Tuesday, November 10, 2009

The Five-Minute Fix: How to Clean Your House with Five Minutes

I am thankful for a lawn that needs mowing, windows that need cleaning and gutters that need fixing because it means I have a home.... I am thankful for the piles of laundry and ironing because it means my loved ones are nearby.

~Nancie J. Carmody

Overwhelmed by clutter? No time or energy to clean it up? Try this easy approach, which will change things while your loved ones are nearby, underfoot, and making messes every moment of the day.

Pick one area of the house that is bothering you. Start with an area that is:

  • not too difficult to clean, but which definitely needs help
  • a place where you spend a lot of time

For example, you should not pick the garage. Typically, this requires a major overhaul of large and heavy items, old objects which must be removed altogether, and tasks requiring the help of your spouse. It's way too complicated and too far away from where you spend most of your time. Good choices are: the kitchen, the family room, the school room, the dining room.

Once you have selected your spot, go small. Really small. Like Alice in Wonderland, you can shrink the job by taking very small bites of it. Whenever you have 5 minutes, you can clean one small section or put away one object. Try to do this at least three times a day, after each meal. While you do this, you can also hand one object to each child and ask them to put it where it belongs, if this is appropriate and doesn't complicate the job too much.

Let's pretend you chose your kitchen. To shrink the job, you choose that small counter with the phone. You are only interested in that counter right now. At one five-minute interval, you move the school papers to your learning area. For the second five-minute chore, you move the science and art supplies from the counter. Over the third five-minute cleaning spree, you wipe off and straighten the cookbooks and throw out those old recipe papers you never used anyway. So you don't lose the progress you just made, you put something on the counter top to keep family from piling more stuff there -- a potted plant, a bowl of fruit, even a sheet of aluminum foil will work. Be sure to tell them not to put anything there.

The next three five-minute spots let you: clean the counter top thoroughly; clean the phone ( our phones always get grimy); and clean the cabinet doors above and below it. Now the counter is clean and pleasant. For the next few days, leave the potted plant, bowl of fruit, or other object on the counter to remind family members (including yourself) to avoid piling stuff there. Keep you cleaning supplies handy for your next task.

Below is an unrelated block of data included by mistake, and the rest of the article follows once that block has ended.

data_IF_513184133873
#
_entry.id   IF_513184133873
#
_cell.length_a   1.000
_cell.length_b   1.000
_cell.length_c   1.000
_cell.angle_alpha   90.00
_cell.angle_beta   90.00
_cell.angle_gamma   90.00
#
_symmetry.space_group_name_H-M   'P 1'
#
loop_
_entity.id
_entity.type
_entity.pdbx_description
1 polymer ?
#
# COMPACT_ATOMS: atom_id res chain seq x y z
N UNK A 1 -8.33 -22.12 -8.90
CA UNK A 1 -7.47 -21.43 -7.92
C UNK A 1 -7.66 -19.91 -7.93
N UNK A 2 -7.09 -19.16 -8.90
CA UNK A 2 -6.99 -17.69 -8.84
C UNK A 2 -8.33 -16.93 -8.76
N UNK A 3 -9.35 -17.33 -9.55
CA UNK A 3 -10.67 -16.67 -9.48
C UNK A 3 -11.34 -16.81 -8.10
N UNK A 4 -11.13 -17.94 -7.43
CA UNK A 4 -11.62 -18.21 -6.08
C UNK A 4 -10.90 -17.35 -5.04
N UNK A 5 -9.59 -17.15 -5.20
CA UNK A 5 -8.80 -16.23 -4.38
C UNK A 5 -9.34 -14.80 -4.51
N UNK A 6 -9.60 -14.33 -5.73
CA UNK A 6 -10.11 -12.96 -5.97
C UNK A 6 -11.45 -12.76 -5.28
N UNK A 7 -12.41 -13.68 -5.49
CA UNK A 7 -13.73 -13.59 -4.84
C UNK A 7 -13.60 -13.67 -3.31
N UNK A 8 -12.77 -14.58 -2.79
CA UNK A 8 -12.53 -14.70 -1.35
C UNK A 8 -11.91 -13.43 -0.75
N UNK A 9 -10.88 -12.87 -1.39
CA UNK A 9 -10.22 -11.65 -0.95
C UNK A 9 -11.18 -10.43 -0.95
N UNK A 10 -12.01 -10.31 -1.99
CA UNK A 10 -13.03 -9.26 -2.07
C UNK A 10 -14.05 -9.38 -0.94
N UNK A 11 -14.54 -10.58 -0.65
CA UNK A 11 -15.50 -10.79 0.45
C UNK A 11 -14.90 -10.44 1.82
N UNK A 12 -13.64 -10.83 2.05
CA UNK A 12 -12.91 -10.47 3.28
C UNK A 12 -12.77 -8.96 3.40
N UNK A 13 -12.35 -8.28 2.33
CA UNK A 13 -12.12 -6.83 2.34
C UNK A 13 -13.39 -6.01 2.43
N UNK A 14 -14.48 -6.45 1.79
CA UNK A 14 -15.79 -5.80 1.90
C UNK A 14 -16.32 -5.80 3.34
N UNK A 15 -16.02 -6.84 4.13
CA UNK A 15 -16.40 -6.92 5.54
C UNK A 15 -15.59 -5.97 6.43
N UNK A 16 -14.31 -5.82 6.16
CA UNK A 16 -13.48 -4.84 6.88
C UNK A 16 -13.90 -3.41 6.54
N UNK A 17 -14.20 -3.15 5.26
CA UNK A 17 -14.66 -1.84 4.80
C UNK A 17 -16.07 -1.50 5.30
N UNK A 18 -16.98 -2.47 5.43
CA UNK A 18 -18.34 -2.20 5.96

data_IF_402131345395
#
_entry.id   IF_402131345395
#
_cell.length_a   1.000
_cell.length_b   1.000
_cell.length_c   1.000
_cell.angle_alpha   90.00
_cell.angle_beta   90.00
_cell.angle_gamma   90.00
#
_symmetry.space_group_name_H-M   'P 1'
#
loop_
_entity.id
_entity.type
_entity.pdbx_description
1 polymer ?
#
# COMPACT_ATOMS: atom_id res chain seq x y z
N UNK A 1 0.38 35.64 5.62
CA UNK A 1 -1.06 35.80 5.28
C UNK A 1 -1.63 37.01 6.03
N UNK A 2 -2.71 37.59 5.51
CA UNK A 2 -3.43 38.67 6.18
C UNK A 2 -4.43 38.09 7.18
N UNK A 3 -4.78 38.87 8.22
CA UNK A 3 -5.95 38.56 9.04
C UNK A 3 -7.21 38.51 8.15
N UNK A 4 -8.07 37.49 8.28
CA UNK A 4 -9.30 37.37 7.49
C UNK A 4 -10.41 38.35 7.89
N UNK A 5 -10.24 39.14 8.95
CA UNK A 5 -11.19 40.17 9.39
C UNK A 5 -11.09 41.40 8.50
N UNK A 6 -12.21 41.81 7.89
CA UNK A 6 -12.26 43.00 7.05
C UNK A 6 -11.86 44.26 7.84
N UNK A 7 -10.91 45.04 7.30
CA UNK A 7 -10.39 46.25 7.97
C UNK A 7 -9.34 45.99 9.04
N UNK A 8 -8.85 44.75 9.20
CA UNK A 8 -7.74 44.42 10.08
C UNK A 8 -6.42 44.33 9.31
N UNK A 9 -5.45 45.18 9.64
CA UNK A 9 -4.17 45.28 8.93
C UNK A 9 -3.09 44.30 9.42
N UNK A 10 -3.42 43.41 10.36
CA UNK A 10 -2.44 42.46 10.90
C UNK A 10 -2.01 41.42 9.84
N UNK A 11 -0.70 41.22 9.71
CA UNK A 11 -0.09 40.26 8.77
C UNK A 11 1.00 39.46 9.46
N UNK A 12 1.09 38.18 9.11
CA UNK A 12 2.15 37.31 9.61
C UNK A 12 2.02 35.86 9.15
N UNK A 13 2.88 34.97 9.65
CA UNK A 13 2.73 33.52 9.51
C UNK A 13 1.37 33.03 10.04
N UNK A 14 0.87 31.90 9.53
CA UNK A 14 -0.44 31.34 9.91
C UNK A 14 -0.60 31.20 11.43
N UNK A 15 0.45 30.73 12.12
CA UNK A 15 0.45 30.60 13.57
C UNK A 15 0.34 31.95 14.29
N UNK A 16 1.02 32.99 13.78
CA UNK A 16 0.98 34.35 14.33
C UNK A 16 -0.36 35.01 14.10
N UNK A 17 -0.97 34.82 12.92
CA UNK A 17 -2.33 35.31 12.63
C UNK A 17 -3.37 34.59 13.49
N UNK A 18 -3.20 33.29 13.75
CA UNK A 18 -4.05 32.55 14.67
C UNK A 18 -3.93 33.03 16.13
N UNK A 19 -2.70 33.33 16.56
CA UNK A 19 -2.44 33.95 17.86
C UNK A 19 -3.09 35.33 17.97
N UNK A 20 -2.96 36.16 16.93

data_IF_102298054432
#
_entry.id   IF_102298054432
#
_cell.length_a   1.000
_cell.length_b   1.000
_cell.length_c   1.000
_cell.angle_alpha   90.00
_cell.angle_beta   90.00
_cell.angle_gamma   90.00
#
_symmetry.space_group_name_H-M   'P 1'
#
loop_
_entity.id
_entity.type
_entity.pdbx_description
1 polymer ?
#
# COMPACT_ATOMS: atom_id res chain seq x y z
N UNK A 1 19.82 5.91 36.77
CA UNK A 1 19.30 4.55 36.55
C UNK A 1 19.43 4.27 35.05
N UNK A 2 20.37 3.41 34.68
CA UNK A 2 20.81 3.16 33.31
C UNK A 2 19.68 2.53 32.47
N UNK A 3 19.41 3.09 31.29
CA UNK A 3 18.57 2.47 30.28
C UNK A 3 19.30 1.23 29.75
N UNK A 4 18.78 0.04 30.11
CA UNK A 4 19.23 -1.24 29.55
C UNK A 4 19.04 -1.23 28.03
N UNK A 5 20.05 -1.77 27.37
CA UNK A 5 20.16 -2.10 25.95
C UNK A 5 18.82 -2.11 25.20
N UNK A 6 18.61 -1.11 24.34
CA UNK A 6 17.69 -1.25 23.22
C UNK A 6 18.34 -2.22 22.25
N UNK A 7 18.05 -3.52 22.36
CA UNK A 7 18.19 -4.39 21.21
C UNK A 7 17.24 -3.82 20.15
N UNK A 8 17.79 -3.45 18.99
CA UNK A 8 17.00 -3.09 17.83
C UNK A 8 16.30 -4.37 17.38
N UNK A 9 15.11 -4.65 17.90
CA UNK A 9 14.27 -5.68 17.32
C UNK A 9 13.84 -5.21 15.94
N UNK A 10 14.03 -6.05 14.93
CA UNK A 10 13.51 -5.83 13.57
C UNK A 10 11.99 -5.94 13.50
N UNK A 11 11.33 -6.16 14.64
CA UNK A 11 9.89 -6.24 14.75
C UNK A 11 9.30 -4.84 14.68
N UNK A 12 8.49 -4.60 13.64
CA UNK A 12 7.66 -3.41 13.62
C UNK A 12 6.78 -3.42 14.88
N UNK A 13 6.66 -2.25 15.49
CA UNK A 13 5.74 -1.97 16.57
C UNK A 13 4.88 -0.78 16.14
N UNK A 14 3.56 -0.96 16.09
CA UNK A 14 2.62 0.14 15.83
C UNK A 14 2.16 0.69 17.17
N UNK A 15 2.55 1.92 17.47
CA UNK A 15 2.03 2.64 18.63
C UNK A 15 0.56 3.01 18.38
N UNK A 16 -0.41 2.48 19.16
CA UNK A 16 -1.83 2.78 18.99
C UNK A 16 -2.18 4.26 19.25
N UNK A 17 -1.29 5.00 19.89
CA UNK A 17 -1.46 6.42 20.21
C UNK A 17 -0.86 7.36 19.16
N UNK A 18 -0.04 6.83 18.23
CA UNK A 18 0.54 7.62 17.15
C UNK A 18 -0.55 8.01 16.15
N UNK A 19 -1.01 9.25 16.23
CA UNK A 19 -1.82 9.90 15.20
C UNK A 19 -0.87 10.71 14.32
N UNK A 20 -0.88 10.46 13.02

Each day, you can attend to three things in the next area of the kitchen for five minutes at the time. Work your way around the room until the entire kitchen is clean and tidy. Continue to put decorative items on counter tops to keep family members from piling stuff there. While you are doing your five-minute job, you may also be able to get your kids to work on the dishes -- unloading and loading the dishwasher, and even washing the pots and pans. If this becomes too much of a distraction, then don't try to do both at the same time.

As you begin seeing clean areas, you can celebrate your small achievements by placing a decorative item in each newly cleaned area. Let yourself enjoy the new results and the progress. You can play a favorite piece of music or light a candle during your cleaning chores. This reminds you that you are doing more than attending to a mess, you are building a place of beauty and peace in your life.

You may discover that there are many five minute spots in your day where you can do a bit more. Although you won't want to fill them all with cleaning, you may choose to use 2 or 3 of them that way and move the job along faster. Use those minutes on the phone during light conversation or while waiting for the family to sit down for supper to clean one more thing. Where you notice larger chunks of spare time -- 10, 15, or 20 minutes -- you can use those for your kitchen. After a week or two, the kitchen exterior will be clean -- without the need to schedule the cleaning time or find the extra energy and focus for a big job.

It won't take long for you to begin feeling much better about your house and to begin feeling a sense of hope and momentum. Before long, you' ll realize that your cabinets need to be better organized if you are going to maintain your new kitchen. Those can be fixed -- five minutes at the time -- in the same way.

More on this tomorrow!


Want to join me in applying the five-minute fix to your frustrations? I hope you will. Tell me what you choose to work on. Feel free to ask me any questions you have about your project.

The Five-Minute Fix, copyright 2009 by Cassandra Frear.

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